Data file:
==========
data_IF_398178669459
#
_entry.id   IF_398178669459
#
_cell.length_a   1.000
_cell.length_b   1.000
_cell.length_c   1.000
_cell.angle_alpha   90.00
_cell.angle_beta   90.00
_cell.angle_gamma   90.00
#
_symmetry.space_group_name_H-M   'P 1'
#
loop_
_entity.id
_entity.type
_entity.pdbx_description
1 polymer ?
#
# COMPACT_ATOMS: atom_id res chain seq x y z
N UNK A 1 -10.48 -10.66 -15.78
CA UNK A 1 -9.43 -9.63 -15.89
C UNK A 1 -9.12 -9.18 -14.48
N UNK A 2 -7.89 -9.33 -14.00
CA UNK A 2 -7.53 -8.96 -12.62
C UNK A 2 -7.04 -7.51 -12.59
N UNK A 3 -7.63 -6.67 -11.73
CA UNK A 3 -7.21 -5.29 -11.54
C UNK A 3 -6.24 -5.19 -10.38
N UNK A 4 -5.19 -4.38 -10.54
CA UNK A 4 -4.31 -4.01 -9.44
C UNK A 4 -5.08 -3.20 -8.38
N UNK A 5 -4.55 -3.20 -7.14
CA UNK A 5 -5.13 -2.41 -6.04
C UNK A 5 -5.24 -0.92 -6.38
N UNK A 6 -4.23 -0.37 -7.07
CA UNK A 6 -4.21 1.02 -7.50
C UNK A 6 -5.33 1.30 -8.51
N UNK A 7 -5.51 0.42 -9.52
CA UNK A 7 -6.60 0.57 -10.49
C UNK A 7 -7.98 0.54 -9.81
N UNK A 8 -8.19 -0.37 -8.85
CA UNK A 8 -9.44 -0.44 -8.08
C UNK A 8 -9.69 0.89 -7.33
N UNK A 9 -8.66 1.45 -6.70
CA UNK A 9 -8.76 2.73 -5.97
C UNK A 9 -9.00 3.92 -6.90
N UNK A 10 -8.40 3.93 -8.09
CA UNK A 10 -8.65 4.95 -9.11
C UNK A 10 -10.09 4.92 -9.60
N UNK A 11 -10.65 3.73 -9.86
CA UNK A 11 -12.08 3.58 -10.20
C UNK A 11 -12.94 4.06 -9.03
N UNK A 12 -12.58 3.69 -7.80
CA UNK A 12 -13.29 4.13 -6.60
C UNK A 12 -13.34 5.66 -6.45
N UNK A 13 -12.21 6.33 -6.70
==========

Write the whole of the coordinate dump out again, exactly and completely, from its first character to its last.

data_IF_398178669459
#
_entry.id   IF_398178669459
#
_cell.length_a   1.000
_cell.length_b   1.000
_cell.length_c   1.000
_cell.angle_alpha   90.00
_cell.angle_beta   90.00
_cell.angle_gamma   90.00
#
_symmetry.space_group_name_H-M   'P 1'
#
loop_
_entity.id
_entity.type
_entity.pdbx_description
1 polymer ?
#
# COMPACT_ATOMS: atom_id res chain seq x y z
N UNK A 1 -10.48 -10.66 -15.78
CA UNK A 1 -9.43 -9.63 -15.89
C UNK A 1 -9.12 -9.18 -14.48
N UNK A 2 -7.89 -9.33 -14.00
CA UNK A 2 -7.53 -8.96 -12.62
C UNK A 2 -7.04 -7.51 -12.59
N UNK A 3 -7.63 -6.67 -11.73
CA UNK A 3 -7.21 -5.29 -11.54
C UNK A 3 -6.24 -5.19 -10.38
N UNK A 4 -5.19 -4.38 -10.54
CA UNK A 4 -4.31 -4.01 -9.44
C UNK A 4 -5.08 -3.20 -8.38
N UNK A 5 -4.55 -3.20 -7.14
CA UNK A 5 -5.13 -2.41 -6.04
C UNK A 5 -5.24 -0.92 -6.38
N UNK A 6 -4.23 -0.37 -7.07
CA UNK A 6 -4.21 1.02 -7.50
C UNK A 6 -5.33 1.30 -8.51
N UNK A 7 -5.51 0.42 -9.52
CA UNK A 7 -6.60 0.57 -10.49
C UNK A 7 -7.98 0.54 -9.81
N UNK A 8 -8.19 -0.37 -8.85
CA UNK A 8 -9.44 -0.44 -8.08
C UNK A 8 -9.69 0.89 -7.33
N UNK A 9 -8.66 1.45 -6.70
CA UNK A 9 -8.76 2.73 -5.97
C UNK A 9 -9.00 3.92 -6.90
N UNK A 10 -8.40 3.93 -8.09
CA UNK A 10 -8.65 4.95 -9.11
C UNK A 10 -10.09 4.92 -9.60
N UNK A 11 -10.65 3.73 -9.86
CA UNK A 11 -12.08 3.58 -10.20
C UNK A 11 -12.94 4.06 -9.03
N UNK A 12 -12.58 3.69 -7.80
CA UNK A 12 -13.29 4.13 -6.60
C UNK A 12 -13.34 5.66 -6.45
N UNK A 13 -12.21 6.33 -6.70